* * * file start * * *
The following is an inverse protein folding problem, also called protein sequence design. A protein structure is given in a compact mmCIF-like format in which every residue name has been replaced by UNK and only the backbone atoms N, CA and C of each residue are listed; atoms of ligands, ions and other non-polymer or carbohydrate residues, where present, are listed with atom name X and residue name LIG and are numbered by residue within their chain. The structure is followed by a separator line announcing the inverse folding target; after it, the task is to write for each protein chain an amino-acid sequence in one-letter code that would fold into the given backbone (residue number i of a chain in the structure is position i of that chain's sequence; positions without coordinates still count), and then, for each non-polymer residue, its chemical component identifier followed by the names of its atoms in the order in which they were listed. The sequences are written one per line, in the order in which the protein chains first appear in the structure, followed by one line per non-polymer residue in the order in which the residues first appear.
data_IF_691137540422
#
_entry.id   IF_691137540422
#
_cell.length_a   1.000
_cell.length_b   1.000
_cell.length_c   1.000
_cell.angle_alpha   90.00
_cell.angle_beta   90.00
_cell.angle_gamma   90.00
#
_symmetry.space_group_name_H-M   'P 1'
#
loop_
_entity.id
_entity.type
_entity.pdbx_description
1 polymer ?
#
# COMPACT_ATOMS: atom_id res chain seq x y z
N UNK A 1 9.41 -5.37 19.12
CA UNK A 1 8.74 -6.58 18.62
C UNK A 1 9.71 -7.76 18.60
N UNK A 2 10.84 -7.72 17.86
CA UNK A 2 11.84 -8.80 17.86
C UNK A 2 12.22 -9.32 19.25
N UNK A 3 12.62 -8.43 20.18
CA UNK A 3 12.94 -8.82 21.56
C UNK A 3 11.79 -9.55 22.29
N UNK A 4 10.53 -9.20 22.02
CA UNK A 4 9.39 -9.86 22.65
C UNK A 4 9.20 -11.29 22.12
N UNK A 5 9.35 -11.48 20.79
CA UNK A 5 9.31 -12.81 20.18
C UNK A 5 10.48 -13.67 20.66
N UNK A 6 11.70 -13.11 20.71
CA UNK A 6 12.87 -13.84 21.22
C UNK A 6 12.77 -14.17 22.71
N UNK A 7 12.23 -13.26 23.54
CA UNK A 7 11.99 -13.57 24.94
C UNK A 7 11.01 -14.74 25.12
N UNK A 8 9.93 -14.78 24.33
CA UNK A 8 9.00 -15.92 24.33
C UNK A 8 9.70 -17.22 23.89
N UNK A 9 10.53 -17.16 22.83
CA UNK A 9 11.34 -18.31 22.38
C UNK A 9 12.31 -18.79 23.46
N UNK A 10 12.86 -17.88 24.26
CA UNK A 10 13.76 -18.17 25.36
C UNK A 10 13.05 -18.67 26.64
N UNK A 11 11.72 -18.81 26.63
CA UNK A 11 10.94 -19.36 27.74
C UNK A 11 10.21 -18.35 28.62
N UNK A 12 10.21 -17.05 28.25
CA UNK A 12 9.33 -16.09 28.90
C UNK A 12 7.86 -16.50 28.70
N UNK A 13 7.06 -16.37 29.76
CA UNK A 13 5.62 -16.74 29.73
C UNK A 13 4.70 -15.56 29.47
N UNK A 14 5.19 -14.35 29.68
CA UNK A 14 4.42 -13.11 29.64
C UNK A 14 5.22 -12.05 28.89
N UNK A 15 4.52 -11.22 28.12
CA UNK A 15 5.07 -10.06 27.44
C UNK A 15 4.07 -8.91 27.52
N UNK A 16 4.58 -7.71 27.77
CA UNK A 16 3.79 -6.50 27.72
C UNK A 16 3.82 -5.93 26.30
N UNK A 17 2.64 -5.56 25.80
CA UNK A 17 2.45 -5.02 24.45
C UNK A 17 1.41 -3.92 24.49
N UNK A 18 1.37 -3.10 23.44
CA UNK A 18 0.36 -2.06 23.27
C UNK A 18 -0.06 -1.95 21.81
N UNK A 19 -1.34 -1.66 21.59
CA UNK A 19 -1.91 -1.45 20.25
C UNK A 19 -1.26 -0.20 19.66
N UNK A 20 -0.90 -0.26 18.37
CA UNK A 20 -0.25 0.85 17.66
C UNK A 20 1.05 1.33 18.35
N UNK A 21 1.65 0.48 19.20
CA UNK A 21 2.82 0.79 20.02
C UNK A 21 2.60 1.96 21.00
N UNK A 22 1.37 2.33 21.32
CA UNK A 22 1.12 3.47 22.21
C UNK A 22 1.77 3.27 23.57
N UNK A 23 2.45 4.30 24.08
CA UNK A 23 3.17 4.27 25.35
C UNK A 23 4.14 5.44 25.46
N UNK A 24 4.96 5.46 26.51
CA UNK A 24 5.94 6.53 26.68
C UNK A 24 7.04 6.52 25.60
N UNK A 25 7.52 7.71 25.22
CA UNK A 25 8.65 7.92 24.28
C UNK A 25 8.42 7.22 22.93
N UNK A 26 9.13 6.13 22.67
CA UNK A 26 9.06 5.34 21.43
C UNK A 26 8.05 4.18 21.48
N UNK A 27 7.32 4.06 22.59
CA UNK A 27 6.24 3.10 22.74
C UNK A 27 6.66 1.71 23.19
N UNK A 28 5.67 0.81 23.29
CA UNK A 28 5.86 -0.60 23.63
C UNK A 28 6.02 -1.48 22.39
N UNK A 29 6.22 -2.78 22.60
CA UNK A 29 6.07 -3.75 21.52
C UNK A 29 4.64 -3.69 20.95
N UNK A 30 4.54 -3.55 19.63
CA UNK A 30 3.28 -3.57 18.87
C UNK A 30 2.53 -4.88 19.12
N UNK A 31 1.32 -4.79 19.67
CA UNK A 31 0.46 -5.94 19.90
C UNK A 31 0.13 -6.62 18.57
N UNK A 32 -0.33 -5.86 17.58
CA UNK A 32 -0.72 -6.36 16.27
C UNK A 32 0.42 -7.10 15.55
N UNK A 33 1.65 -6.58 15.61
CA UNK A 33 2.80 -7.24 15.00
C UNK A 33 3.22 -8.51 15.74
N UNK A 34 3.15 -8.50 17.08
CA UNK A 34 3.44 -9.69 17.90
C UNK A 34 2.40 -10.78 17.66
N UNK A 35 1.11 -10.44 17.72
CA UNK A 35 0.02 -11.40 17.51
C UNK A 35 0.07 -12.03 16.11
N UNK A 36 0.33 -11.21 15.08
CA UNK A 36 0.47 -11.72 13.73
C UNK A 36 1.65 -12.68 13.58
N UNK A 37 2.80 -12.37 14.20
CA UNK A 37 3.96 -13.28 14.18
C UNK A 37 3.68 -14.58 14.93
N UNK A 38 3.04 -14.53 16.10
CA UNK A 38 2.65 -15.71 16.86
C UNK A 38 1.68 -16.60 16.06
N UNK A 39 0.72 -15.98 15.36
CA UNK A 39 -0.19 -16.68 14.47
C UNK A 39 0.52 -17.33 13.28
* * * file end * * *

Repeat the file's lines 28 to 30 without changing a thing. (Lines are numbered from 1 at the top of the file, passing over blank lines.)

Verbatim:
N UNK A 3 12.62 -8.43 20.18
CA UNK A 3 12.94 -8.82 21.56
C UNK A 3 11.79 -9.55 22.29